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The history of science is the study of the development of science, including both the natural and social sciences (the history of the arts and humanities is termed history of scholarship). Science is a body of empirical, theoretical, and practical knowledge about the natural world, produced by scientists who emphasize the observation, explanation, and prediction of real-world phenomena. Historiography of science, in contrast, studies the methods employed by historians of science.

The English word scientist is relatively recent, first coined by the English polymath William Whewell in the 19th century. Before that, investigators of nature called themselves "natural philosophers". While observations of the natural world have been described since classical antiquity (for example, by Thales and Aristotle), and the scientific method has been employed since the Middle Ages (for example, by Ibn al-Haytham and Roger Bacon), modern science began to develop in the early modern period, and in particular in the scientific revolution of 16th- and 17th-century Europe. Traditionally, historians of science have defined science sufficiently broadly to include those earlier inquiries.

From the 18th through the late 20th century, the history of science, especially of the physical and biological sciences, was often presented as a progressive accumulation of knowledge, in which true theories replaced false beliefs. More recent historical interpretations, such as those of Thomas Kuhn, tend to portray the history of science in terms of competing paradigms or conceptual systems within a wider matrix of intellectual, cultural, economic and political trends. These interpretations, however, have met with opposition for they also portray the history of science as an incoherent system of incommensurable paradigms, not leading to any actual scientific progress but only to the illusion that it has occurred. (Full article...)

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Romanticism-Hugo.jpg

19th-century science was greatly influenced by Romanticism (or the Age of Reflection, c. 1800–40), an intellectual movement that originated in Western Europe as a counter-movement to the late-18th-century Enlightenment. Romanticism incorporated many fields of study, including politics, the arts, and the humanities.

In contrast to Enlightenment's mechanistic natural philosophy, European scientists of the Romantic period held that observing nature implied understanding the self and that knowledge of nature "should not be obtained by force". They felt that the Enlightenment had encouraged the abuse of the sciences, and they sought to advance a new way to increase scientific knowledge, one that they felt would be more beneficial not only to mankind but to nature as well. (Full article...)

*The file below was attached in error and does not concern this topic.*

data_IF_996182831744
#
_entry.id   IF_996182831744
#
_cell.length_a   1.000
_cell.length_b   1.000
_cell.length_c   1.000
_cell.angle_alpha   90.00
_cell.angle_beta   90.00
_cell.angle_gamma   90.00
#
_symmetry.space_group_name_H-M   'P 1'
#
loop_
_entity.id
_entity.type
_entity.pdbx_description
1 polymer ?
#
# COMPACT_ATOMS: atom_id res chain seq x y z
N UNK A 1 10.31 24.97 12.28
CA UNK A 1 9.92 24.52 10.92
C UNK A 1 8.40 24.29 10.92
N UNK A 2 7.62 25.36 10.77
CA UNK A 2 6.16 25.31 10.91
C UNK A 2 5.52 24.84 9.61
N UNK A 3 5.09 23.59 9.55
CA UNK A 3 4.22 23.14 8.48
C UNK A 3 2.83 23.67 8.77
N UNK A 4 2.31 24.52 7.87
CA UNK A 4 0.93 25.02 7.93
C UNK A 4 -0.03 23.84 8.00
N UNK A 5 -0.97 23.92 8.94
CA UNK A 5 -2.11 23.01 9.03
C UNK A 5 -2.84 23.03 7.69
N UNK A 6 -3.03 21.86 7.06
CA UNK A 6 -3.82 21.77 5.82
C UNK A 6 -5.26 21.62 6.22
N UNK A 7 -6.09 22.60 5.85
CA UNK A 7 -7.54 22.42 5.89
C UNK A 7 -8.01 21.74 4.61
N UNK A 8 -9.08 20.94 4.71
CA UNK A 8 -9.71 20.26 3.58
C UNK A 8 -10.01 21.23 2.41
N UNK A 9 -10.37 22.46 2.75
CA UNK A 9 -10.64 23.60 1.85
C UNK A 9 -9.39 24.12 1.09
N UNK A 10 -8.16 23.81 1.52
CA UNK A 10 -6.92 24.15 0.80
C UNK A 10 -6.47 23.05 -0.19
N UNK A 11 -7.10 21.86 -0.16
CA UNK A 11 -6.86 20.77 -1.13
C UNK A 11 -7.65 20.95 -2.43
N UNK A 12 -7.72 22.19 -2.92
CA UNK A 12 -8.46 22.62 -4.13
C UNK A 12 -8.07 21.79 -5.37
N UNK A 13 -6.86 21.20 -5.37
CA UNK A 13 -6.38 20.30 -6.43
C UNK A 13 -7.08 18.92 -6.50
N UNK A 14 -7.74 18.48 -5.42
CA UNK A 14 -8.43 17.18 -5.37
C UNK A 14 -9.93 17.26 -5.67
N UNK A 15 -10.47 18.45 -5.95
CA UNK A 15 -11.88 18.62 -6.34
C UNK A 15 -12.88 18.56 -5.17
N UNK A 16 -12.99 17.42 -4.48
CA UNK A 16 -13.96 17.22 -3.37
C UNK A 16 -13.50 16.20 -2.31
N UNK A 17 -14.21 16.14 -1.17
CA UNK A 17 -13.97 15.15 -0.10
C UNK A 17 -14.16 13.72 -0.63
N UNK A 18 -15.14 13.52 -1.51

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The Flammarion woodcut is an enigmatic woodcut by an unknown artist. It is referred to as the "Flammarion woodcut" because its first documented appearance is in page 163 of Camille Flammarion's L'atmosphère: météorologie populaire ("The Atmosphere: Popular Meteorology," Paris, 1888).

The woodcut depicts a man, dressed as a medieval pilgrim and carrying a pilgrim's staff, peering through the sky as if it were a curtain to look at the inner workings of the universe. One of the elements of the cosmic machinery bears a strong resemblance to traditional pictorial representations of the "wheel in the middle of a wheel" described in the visions of the prophet Ezekiel (see Merkabah). The caption in Flammarion's book translates as "A missionary of the Middle Ages tells that he had found the point where the sky and the Earth touched..." The image accompanies a text which reads, in part, "What, then, is this blue sky, which certainly does exist, and which veils from us the stars during the day?" The woodcut is often described as being medieval due to its visual style, its fanciful vision of the world, and to what appears to be a depiction of a flat Earth.

Did you know

...that Einstein's famous letter to FDR about the possibility of an atomic bomb was actually written by Leó Szilárd?

...that geology was transformed in the latter part of the 20th century after widespread acceptance of plate tectonics?

...that the idea of biological evolution dates to the ancient world?

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From the European Magazine (1820) engraving by James Thomson.

Friedrich Christian Accum or Frederick Accum (29 March 1769 – 28 June 1838) was a German chemist, whose most important achievements included advances in the field of gas lighting, efforts to keep processed foods free from dangerous additives, and the promotion of interest in the science of chemistry to the general populace. From 1793 to 1821 Accum lived in London. Following an apprenticeship as an apothecary, he opened his own commercial laboratory enterprise. His business manufactured and sold a variety of chemicals and laboratory equipment. Accum, himself, gave fee-based public lectures in practical chemistry and collaborated with research efforts at numerous other institutes of science.

Intrigued by the work of Frederick Winsor, who had been championing the introduction of gas lighting in London, Accum too, became fascinated by this innovation. At the request of the Gas Light and Coke Company, he carried out many experiments in this novel field of inquiry. After a time of close working association with this company, he became a member of its board of directors in 1812. The company was charged with founding the first gasworks in London to supply gas lighting to both private and public areas. Accum was instrumental in the conception and design of this extremely successful gasworks. (Full article...)
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